• Local anaesthesia: This treatment numbs a small section of the body using a topical gel, ointment or lotion that sits on the skin and seeps under it to numb the area needing treatment for a short period of time. You are completely awake during the procedure.
  • Regional anaesthesia: Regional anaesthesia blocks pain in a larger part of your body, such as a limb or everything below your chest. You can be conscious during a regional procedure, or you may have sedation in addition to the regional anaesthetic if required. 
  • General anaesthesia: Renders you completely unconscious and insensitive to pain or other stimuli. General anaesthesia is used for more invasive surgical procedures where you need to be in a state of complete unconsciousness with zero movements.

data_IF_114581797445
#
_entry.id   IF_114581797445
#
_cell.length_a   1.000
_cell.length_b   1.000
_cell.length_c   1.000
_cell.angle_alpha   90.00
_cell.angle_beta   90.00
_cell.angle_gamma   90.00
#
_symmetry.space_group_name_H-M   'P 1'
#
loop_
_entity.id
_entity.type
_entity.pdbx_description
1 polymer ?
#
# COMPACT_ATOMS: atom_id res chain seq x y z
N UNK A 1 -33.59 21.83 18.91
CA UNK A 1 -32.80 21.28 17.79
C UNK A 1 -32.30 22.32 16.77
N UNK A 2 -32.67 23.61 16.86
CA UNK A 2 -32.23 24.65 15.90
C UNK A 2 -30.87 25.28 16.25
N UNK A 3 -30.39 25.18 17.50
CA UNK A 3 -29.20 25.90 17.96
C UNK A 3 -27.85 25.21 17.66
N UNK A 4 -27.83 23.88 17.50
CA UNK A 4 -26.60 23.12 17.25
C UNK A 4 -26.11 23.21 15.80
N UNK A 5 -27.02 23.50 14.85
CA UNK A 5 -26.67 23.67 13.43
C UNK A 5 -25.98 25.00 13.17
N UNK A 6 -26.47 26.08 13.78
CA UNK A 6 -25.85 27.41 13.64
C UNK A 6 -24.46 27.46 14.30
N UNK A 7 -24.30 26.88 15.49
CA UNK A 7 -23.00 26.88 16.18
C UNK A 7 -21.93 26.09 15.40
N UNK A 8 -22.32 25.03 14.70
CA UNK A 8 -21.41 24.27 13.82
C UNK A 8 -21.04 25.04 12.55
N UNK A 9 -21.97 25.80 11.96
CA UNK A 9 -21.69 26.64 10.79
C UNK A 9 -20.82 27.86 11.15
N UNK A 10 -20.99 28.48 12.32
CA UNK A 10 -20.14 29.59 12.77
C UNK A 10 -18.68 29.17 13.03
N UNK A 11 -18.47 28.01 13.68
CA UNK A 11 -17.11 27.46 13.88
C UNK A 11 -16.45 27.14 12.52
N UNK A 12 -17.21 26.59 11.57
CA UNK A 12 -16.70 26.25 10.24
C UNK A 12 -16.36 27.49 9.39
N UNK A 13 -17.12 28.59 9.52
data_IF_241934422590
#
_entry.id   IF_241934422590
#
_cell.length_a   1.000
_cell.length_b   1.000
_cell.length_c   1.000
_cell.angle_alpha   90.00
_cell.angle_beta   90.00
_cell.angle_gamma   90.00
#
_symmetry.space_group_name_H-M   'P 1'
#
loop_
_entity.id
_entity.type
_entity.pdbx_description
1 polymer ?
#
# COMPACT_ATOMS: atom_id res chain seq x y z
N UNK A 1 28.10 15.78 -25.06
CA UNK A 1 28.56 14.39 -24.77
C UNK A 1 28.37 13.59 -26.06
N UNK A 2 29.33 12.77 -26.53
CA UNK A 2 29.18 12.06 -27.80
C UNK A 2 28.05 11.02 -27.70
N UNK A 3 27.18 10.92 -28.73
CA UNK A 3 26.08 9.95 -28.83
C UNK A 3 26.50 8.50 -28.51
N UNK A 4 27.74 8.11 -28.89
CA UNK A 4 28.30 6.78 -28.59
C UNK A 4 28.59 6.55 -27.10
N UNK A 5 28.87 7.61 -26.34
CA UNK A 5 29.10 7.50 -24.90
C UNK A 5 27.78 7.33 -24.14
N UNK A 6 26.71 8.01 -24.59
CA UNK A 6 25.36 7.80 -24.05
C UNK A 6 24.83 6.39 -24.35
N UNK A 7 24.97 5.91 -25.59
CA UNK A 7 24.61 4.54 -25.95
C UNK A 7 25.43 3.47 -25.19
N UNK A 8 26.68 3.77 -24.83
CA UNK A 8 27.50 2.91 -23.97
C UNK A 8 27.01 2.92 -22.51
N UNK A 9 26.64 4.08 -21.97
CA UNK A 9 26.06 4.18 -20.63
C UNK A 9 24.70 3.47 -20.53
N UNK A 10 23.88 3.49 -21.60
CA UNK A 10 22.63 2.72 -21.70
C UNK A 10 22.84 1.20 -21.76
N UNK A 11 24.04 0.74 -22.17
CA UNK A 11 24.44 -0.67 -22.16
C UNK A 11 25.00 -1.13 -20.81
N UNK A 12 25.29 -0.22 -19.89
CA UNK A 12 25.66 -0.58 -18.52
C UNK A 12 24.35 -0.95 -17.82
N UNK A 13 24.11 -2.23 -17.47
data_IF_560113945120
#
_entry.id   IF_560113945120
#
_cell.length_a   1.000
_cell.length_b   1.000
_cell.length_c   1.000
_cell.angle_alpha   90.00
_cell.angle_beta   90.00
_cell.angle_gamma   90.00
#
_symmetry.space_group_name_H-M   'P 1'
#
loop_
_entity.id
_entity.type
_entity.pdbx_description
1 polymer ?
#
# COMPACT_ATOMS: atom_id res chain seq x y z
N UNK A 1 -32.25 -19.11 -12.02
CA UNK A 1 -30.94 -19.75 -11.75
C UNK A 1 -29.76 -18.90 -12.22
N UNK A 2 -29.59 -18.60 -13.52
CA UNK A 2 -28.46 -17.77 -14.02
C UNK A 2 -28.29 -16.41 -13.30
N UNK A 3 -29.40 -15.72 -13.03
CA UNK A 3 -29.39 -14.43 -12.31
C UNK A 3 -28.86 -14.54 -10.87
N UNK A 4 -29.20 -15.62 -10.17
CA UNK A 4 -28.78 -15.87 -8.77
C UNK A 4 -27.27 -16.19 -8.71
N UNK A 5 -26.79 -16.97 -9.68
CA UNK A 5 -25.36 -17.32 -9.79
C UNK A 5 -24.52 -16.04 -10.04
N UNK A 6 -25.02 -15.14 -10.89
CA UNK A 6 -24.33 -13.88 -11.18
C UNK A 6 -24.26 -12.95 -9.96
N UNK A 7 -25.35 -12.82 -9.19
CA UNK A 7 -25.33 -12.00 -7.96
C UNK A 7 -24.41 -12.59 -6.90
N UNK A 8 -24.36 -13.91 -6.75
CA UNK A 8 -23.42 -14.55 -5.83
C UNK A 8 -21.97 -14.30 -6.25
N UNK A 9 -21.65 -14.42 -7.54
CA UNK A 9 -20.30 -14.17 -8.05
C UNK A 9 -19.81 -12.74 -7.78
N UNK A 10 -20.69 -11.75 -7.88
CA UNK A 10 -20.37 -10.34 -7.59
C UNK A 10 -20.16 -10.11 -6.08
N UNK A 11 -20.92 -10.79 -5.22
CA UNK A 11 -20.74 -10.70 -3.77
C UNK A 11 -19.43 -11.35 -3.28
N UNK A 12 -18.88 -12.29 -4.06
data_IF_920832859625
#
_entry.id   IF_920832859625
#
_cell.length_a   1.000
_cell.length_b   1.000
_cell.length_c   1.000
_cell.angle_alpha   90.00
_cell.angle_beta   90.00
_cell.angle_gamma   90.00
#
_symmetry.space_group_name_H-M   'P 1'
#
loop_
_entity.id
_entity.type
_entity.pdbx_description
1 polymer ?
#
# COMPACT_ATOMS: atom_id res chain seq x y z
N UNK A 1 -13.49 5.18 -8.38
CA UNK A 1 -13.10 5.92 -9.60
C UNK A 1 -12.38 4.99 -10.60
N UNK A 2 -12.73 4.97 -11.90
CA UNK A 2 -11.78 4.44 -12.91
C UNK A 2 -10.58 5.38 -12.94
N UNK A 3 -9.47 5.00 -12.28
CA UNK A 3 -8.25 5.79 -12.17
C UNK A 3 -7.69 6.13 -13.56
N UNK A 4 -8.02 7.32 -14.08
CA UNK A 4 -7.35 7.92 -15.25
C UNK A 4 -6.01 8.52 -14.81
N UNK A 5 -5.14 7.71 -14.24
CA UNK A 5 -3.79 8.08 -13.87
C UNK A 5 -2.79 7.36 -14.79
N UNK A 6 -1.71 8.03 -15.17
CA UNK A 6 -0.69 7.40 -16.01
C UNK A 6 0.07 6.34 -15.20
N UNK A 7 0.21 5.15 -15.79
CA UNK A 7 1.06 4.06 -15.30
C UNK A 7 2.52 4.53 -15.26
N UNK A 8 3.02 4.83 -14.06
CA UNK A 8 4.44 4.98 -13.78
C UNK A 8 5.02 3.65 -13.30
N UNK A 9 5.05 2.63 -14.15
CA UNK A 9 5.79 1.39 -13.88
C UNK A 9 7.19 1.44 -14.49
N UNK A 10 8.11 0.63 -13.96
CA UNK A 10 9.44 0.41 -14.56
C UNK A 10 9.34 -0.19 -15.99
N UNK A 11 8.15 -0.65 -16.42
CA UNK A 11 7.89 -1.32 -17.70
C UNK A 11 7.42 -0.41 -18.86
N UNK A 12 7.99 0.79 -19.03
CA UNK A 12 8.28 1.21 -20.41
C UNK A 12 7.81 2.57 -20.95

• Sedation: There are two forms of sedation.
  • Light sedation relaxes the patient to the point they will have a more natural sleep but can be easily aroused or awakened. It might be used when relocating a dislocated finger or shoulder joint, or for resetting the position of a fractured limb that will cause immense pain to the person without the aid of being temporarily knocked out for a short period of time. 
  • Deep sedation is provided by an anaesthesiologist because your diaphragm muscles and breathing may be affected by the stronger anaesthetic medications. Although you won’t be completely unconscious, you are not as likely to remember the procedure or feel any pain.

Types Of Anaesthesia Explained

General Anaesthesia

While there are many types and levels of anaesthesia, general anaesthesia is used for major surgical operations, such as knee and hip replacements, heart surgeries, and any type of invasive surgical procedure. Many of these surgeries are lifesaving or life-changing and would not be possible to execute without the assistance of a general anaesthesia.